In our study, most autistic children (80%) diagnosed by the research diagnostic criteria of DSM-5 and CARS were from 4 to 5 years old, which was in line with Iranian research results . In which ASD patients detected mainly were males (75%). That was similar to the studies in the USA, which found that 75% of children having ASD were males  and also with that one which was conducted in Oman to determine ASD prevalence among 0–14 years subjects and found that ASD was more prevalent among boys (75%) . It was different from the Lebanese study, which found that male: female ratio was 1.05 in Beirut and 1.2 in Mount Lebanon.
This difference might be due to the small sample size of that Lebanese study and the age group difference between the two studies . Ninety percent of mothers of autistic children were university graduates in comparison to 49.4% of non-autistic children, and this difference was statistically significant. That is consistent with the research undertaken in Saudi Arabia to establish potential risk factors for autism and found a statistically significant disparity between the autistic patients and the control group in mothers’ university education . That was also consistent with the study conducted in Assiut City in Egypt to recognize the risk factors for ASD and found that 61.7% of mothers of autistic children had a university level of education .
Our results also showed a statistically significant association between ASD and the presence of factories near the house. We used a proximity method to classify the existence of the child’s home from factories with industries that could emit air pollutants and toxins to be near or not. The proximity approach is widely used in many influential environmental epidemiology studies [25,26,27,28]. In addition, this method is used frequently in many environmental investigation studies such as in the environmental impact assessment and environmental justice studies . The threshold distance used in the studies assessing the effects of air pollutant industrial complex was up to 20 km . To determine the most appropriate definition of the minimum distance for exposure, we reviewed several examples of international housing policies upon that we considered that if the distance of the child home from the factory is > 20 km so it is not near the home and if the distance is ≤ 20 km, so the home of the child is near the factory. Factories were sources of air pollution leading to perinatal exposure of those children to the hazardous chemicals and fumes emitted from those factories. That was consistent with the research performed in the USA to examine the theory that perinatal air pollutants exposure is correlated with ASD .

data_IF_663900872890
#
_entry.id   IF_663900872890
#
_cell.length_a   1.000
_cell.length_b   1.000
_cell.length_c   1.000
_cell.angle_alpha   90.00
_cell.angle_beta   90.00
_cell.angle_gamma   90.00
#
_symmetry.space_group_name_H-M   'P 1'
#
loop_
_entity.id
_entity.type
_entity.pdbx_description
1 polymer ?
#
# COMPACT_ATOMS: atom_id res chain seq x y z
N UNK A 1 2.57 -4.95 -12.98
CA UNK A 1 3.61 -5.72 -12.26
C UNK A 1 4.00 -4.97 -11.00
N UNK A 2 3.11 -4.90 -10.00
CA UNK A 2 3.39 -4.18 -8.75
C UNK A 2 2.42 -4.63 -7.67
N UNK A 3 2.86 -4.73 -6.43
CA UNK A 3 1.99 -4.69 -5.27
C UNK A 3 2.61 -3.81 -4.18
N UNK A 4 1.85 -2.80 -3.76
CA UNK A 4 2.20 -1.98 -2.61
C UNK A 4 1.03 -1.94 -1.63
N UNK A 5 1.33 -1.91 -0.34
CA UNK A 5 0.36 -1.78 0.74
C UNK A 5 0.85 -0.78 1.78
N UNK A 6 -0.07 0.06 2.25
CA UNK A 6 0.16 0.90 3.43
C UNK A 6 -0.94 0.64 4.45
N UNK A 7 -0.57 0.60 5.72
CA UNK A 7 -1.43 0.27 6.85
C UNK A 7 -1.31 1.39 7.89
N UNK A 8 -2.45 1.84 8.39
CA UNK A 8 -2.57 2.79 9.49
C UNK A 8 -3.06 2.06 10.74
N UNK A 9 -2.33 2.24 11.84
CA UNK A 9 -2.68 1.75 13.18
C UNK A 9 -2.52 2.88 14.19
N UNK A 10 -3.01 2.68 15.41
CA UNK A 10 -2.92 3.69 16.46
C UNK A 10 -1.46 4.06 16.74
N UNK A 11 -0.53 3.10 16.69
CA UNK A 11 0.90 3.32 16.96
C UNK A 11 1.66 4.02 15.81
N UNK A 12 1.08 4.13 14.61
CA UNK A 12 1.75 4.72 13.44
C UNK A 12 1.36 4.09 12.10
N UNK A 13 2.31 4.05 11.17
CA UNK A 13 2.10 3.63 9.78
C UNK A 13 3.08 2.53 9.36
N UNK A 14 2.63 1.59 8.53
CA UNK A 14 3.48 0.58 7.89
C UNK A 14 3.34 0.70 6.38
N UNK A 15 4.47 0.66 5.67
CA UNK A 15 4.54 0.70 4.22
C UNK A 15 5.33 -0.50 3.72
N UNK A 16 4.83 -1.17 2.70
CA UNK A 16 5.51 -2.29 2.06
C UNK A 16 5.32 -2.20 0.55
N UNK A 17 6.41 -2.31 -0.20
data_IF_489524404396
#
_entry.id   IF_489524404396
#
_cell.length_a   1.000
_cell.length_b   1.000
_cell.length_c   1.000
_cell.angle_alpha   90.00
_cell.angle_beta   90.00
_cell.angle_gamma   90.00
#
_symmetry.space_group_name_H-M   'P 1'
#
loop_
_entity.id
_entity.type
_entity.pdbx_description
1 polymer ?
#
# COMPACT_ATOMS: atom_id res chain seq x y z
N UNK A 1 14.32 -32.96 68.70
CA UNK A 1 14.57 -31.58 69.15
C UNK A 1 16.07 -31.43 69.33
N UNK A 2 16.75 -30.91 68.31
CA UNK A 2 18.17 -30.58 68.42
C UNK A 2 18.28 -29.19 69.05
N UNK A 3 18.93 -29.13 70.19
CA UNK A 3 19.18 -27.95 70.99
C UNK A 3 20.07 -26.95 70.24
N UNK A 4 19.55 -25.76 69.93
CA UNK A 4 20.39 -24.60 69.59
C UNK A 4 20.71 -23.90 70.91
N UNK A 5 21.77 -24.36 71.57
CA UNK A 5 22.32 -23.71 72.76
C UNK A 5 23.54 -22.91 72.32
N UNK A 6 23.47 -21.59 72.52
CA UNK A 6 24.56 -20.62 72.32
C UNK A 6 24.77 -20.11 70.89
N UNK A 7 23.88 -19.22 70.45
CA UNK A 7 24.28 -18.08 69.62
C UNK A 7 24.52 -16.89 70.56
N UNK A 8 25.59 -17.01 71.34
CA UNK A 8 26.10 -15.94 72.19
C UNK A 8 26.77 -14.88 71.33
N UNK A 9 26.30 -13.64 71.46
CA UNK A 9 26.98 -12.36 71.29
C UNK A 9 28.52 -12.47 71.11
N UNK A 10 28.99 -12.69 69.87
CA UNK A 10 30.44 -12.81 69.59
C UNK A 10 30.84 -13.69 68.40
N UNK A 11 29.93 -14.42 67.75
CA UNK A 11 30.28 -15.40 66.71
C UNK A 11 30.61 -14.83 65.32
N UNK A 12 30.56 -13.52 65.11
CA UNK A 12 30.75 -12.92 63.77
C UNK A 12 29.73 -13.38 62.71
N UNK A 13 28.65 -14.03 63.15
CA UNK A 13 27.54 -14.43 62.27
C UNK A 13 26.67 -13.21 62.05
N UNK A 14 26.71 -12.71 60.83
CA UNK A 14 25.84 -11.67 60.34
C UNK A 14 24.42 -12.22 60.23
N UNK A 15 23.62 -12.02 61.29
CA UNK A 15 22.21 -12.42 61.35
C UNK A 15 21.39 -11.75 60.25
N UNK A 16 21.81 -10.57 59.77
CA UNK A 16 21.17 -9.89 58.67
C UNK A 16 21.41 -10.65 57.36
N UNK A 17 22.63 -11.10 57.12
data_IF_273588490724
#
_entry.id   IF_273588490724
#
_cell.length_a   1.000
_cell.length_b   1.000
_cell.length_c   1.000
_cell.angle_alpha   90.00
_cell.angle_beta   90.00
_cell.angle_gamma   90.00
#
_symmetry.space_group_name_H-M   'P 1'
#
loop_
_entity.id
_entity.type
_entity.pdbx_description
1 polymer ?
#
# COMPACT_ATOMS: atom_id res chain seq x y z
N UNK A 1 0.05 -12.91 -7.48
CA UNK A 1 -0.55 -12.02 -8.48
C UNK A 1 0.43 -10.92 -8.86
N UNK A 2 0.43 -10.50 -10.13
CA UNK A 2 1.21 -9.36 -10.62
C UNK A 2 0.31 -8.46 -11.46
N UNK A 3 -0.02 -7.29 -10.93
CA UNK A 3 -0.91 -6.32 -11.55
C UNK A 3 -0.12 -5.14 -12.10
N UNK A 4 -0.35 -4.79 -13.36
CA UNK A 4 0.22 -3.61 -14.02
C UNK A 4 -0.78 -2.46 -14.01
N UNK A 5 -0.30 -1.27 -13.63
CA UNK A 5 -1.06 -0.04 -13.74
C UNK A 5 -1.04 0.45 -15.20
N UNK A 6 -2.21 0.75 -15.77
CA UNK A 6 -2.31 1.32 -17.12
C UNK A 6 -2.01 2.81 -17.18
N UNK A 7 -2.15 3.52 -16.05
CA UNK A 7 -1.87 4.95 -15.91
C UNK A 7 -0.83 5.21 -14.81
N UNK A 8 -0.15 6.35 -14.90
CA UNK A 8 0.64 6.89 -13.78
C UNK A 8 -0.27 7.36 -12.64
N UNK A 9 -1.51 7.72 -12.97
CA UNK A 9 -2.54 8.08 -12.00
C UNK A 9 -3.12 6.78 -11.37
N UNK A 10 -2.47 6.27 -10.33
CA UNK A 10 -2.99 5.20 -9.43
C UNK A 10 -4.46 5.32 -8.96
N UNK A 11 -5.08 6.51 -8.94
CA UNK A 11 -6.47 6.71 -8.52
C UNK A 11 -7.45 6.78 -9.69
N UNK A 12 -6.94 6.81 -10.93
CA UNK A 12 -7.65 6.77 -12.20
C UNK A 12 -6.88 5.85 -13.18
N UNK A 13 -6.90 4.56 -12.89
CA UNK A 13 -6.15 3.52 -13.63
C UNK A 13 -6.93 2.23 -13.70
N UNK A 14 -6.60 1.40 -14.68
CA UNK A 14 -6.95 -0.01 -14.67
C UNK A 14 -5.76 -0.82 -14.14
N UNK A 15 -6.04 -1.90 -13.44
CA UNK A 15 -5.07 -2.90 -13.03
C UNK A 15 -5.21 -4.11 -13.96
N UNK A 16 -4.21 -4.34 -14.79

In our study, a statistical difference between autistic and non-autistic children in birth orders where 40% of autistic children were first born while 50% were of middle birth order. That was inconsistent with the finding of the meta-analysis study of Gardener and his colleagues that aimed at providing the first quantitative review and meta-analysis of the association between maternal pregnancy complications, and pregnancy-related factors, and risk of Autism, and found that being firstborn versus third or later was significantly increased autism risk . That was also inconsistent with the finding of the other meta-analysis study that aimed at identifying pre-, peri-, and neonatal risk factors for pervasive developmental disorders (PDD), including autism and found that being firstborn was significantly associated with risk ASD .
This difference might be due to the difference in locality and population characteristics, as all the studies included in the meta-analysis of both studies were from developed foreign countries. This study showed a statistically significant association between ASD and artificial feeding and early weaning. This was consistent with the Indian study, which showed that delayed initiation of breastfeeding was significantly associated with the risk of ASD. In contrast, exclusive breastfeeding in the first 6 months of life was associated with decreased risk . The systematic review study in Arab Gulf countries findings found that delayed breastfeeding and no colostrum ingestion were linked to a higher risk of autism. Extended breastfeeding (up to 24 months) significantly decreased the likelihood of developing it .